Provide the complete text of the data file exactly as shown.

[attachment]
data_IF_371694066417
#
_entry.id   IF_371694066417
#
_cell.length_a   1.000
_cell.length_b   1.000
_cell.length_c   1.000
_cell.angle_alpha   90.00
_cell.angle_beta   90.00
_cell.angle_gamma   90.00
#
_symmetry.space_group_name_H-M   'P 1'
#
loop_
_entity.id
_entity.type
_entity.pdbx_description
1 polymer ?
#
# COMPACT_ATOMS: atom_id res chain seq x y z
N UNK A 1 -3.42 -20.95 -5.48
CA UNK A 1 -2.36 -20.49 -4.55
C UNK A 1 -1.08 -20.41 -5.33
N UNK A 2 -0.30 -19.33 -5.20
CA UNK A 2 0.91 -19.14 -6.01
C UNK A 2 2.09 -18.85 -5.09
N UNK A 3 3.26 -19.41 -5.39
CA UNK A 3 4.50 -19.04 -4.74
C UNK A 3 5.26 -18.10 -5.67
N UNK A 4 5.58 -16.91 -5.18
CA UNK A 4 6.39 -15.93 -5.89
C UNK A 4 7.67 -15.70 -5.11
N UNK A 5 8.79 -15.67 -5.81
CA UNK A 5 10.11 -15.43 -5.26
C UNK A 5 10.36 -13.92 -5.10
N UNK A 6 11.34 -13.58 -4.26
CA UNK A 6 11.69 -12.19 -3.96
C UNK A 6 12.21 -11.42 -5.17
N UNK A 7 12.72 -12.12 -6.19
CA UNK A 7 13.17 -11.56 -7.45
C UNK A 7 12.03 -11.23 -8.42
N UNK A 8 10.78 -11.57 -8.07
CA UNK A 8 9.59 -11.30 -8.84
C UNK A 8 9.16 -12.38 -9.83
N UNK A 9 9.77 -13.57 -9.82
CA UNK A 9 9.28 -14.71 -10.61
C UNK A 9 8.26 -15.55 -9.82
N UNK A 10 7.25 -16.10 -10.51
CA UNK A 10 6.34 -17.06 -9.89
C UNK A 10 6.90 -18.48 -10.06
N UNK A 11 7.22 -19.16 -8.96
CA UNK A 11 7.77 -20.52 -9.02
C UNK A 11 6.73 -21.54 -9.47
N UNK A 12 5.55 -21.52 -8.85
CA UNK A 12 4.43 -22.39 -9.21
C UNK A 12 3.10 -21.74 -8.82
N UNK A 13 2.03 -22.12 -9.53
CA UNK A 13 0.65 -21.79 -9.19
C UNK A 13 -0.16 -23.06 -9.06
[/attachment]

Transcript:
data_IF_371694066417
#
_entry.id   IF_371694066417
#
_cell.length_a   1.000
_cell.length_b   1.000
_cell.length_c   1.000
_cell.angle_alpha   90.00
_cell.angle_beta   90.00
_cell.angle_gamma   90.00
#
_symmetry.space_group_name_H-M   'P 1'
#
loop_
_entity.id
_entity.type
_entity.pdbx_description
1 polymer ?
#
# COMPACT_ATOMS: atom_id res chain seq x y z
N UNK A 1 -3.42 -20.95 -5.48
CA UNK A 1 -2.36 -20.49 -4.55
C UNK A 1 -1.08 -20.41 -5.33
N UNK A 2 -0.30 -19.33 -5.20
CA UNK A 2 0.91 -19.14 -6.01
C UNK A 2 2.09 -18.85 -5.09
N UNK A 3 3.26 -19.41 -5.39
CA UNK A 3 4.50 -19.04 -4.74
C UNK A 3 5.26 -18.10 -5.67
N UNK A 4 5.58 -16.91 -5.18
CA UNK A 4 6.39 -15.93 -5.89
C UNK A 4 7.67 -15.70 -5.11
N UNK A 5 8.79 -15.67 -5.81
CA UNK A 5 10.11 -15.43 -5.26
C UNK A 5 10.36 -13.92 -5.10
N UNK A 6 11.34 -13.58 -4.26
CA UNK A 6 11.69 -12.19 -3.96
C UNK A 6 12.21 -11.42 -5.17
N UNK A 7 12.72 -12.12 -6.19
CA UNK A 7 13.17 -11.56 -7.45
C UNK A 7 12.03 -11.23 -8.42
N UNK A 8 10.78 -11.57 -8.07
CA UNK A 8 9.59 -11.30 -8.84
C UNK A 8 9.16 -12.38 -9.83
N UNK A 9 9.77 -13.57 -9.82
CA UNK A 9 9.28 -14.71 -10.61
C UNK A 9 8.26 -15.55 -9.82
N UNK A 10 7.25 -16.10 -10.51
CA UNK A 10 6.34 -17.06 -9.89
C UNK A 10 6.90 -18.48 -10.06
N UNK A 11 7.22 -19.16 -8.96
CA UNK A 11 7.77 -20.52 -9.02
C UNK A 11 6.73 -21.54 -9.47
N UNK A 12 5.55 -21.52 -8.85
CA UNK A 12 4.43 -22.39 -9.21
C UNK A 12 3.10 -21.74 -8.82
N UNK A 13 2.03 -22.12 -9.53
CA UNK A 13 0.65 -21.79 -9.19
C UNK A 13 -0.16 -23.06 -9.06